Thursday, January 10, 2008

The 'Perfect' Country Song - Part 2

Wow, what a response to Paul’s pursuit of the “perfect” country song! While I haven’t even thought about starting my own research (although I did note that I need to restock the ‘fridge with some cold inspiration), the riders on the Bus have already made some valid points, as I expected. I have received plenty of comments, emails, and phone calls with nominations for a wide variety of “perfect” country songs.

Our long-time friend, Mr. Beer N. Hockey, started the ball rolling with his nomination of Ian Tyson’s “Four Strong Winds.” Whoa, “Four Strong Winds” is most often considered a folk song, but it fits the required criteria and Ian Tyson is the personification of country music north of the 49th parallel. This was going to be much more involved and difficult than I had anticipated.

Just as I was pondering Beer’s comment our good friend and frequent contributor, Walt, walked up with his first suggestion, “Long Black Veil.” I countered with Gary Stewart’s “She’s Actin’ Single (I’m Drinkin’ Doubles).” Within a minute we came up with a dozen songs to consider. All fit the requisite and yet the list was a varied one.

Perhaps it was rider Richard’s comment, “there'll be folks with their own ideas about what constitutes 'perfection’,” that made me realize that not only would it be a task to define “perfection”, but I wasn’t even sure if the it was possible to define “country.” By Paul’s choices I’d say that he had in mind the commercial honky-tonk sounds of the 1970s. But does this relatively short era really define country music more than the country music of any other period? Today’s country music differs in significant ways from the country music of previous eras. How would one decide what era best identifies country music as a genre?

That famous recording session in Bristol, Tennessee/Virginia in July of 1927, when producer Ralph Peer solicited local musicians to play for the Victor Talking Machine Company, is considered the “Big Bang” of country music. The Carter Family, Jimmie Rodgers, and Ernest Stoneman were among the artists first recorded at that session. Their music was not the hillbilly tunes that had been recorded on earlier sessions further south. This music was a new sound that combined aspects of many different genres in a fresh new sound. That new sound would become known as country music.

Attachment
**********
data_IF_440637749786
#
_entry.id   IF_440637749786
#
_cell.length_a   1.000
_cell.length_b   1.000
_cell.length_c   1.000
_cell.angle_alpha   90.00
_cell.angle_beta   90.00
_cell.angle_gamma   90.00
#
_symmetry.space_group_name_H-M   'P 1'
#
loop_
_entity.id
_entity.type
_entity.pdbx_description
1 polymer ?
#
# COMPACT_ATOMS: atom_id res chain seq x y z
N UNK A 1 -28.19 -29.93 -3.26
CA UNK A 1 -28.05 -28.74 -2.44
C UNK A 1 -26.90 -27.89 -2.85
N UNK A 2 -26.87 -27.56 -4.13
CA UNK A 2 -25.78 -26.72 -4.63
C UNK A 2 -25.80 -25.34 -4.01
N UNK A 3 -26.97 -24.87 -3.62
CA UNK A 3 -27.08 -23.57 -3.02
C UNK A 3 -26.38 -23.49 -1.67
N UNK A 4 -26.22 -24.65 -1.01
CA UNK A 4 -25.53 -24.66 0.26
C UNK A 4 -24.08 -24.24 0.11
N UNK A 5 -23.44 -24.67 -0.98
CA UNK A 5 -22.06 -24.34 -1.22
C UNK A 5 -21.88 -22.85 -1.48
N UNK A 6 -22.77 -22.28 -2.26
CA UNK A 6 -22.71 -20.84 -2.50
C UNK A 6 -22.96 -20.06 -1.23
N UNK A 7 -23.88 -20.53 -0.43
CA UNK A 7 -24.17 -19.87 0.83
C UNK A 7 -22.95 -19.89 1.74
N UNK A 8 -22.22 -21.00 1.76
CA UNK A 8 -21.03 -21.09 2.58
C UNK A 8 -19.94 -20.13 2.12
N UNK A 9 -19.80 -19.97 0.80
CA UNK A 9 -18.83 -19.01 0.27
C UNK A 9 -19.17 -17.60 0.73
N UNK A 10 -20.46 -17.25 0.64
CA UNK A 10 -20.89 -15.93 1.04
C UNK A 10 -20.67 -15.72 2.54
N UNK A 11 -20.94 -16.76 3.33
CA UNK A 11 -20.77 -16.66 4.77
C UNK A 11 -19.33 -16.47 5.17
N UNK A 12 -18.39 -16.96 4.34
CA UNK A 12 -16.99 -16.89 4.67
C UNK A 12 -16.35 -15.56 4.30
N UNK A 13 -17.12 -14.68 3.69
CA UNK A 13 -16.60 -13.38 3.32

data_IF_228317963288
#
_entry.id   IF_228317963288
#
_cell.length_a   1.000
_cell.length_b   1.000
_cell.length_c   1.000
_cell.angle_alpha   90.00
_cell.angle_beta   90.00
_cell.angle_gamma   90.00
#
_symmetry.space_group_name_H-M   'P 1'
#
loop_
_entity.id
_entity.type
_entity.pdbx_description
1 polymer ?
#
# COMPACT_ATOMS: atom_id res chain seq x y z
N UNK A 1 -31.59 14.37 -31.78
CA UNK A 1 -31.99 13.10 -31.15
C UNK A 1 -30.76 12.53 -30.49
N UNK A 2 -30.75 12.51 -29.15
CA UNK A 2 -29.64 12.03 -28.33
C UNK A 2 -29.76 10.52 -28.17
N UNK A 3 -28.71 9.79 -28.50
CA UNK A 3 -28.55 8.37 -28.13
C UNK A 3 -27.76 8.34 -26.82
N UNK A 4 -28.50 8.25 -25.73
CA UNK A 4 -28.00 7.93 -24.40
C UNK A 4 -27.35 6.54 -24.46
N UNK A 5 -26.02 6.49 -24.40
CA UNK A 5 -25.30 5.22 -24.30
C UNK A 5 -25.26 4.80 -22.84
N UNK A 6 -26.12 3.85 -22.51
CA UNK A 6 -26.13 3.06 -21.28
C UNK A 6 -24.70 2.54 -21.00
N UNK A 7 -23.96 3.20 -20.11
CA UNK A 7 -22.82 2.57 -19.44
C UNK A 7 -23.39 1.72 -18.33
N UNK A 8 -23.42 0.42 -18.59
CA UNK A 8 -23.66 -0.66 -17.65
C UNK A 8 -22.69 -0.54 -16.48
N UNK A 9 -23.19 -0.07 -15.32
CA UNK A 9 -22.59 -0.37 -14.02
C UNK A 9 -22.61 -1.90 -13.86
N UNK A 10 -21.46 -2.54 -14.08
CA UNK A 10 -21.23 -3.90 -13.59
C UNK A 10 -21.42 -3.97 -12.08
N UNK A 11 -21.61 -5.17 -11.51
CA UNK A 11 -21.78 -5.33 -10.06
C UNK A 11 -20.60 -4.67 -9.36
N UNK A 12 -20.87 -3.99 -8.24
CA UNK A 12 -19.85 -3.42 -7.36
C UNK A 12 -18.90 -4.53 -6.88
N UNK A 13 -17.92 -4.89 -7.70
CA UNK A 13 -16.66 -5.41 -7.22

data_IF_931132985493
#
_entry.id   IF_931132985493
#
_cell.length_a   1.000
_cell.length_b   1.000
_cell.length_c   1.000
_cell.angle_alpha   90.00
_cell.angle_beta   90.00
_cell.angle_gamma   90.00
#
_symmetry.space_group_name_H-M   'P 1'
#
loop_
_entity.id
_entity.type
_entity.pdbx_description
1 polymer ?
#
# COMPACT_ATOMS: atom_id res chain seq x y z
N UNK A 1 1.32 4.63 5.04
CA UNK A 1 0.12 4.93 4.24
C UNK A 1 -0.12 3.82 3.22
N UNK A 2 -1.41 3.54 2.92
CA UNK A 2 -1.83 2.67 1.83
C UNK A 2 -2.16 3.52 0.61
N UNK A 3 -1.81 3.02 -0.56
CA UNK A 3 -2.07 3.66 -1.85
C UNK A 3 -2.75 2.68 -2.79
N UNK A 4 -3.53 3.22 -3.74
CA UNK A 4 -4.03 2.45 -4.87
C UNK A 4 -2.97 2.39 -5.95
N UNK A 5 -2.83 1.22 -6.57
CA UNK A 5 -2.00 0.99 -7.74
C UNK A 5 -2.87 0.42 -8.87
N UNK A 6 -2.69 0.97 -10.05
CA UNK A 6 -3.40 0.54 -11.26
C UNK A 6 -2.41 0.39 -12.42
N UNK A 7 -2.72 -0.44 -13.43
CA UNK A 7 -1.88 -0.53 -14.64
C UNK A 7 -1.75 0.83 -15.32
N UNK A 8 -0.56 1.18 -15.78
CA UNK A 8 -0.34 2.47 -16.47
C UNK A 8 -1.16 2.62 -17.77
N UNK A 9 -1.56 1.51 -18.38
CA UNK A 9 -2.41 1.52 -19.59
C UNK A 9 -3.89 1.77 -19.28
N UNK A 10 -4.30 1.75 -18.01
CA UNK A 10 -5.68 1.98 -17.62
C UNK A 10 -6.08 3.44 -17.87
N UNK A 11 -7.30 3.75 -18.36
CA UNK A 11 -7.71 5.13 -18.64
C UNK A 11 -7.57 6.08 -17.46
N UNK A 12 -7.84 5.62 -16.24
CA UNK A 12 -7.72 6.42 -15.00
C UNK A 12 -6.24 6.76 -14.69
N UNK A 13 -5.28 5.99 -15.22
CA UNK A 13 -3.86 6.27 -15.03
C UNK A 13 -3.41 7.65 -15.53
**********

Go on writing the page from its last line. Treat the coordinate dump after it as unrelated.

Country music evolved and developed further in the 1930s and ‘40s. Peddle steel guitars were becoming common in the late ‘40s and by the 1950s electric instruments were common. Rockabilly and the honky-tonk sound played a major roll in the development of country music in the ‘50s. By the late ‘50s, the Bakersfield sound of Merle Haggard and Buck Owens, with its slick production techniques and use of string sections was making its mark on country music. In the 1960s and early ‘70s country music took on a new sound, one propagated by the CMA that was more palatable to a larger, more urban audience.

With such a long and varied amount of material to choose from, how would one begin to find a song that best represented the genre? Such a task would not be any easier to accomplish with any other genre of music, even one as young as rock. Could one be expected to find a song that best defines rock music? Would it be from the rockabilly era, the British invasion, the Woodstock era?

After giving it a bit of thought, I don’t believe it possible to find one song that can define an entire genre of music. Paul’s post leaned heavily toward the honky-tonk sound of the 1970s and as representatives of that era his choices were superb but, not representative of the whole of country music.

No one song can capture the variety and rich culture of country music, as these suggestions from riders on the Bus demonstrate. Thanks to Paul for posing the question and to the riders on the Bus for your thoughts and suggestions.

Ian & Sylvia - Four Strong Winds.mp3

Lefty Frizzell - Long Black Veil.mp3

Gary Stewart - She's Actin' Single (I'm Drinkin' Doubles).mp3

Del McCoury - 1952 Vincent Black Lightning.mp3


Anonymous Paul said...


I think you're probably right, but it's fun to ask the question. I leaned on the classic honky-tonk era, because it's my favorite stuff, but I also love Jimmie Rodgers, Bill Monroe, The Flatlanders, etc.

As for the definition of "country," I would suggest starting with Tom T. Hall's song "Country Is," which argues that "country" is more of an attitude (hard working yet laid back) than anything else.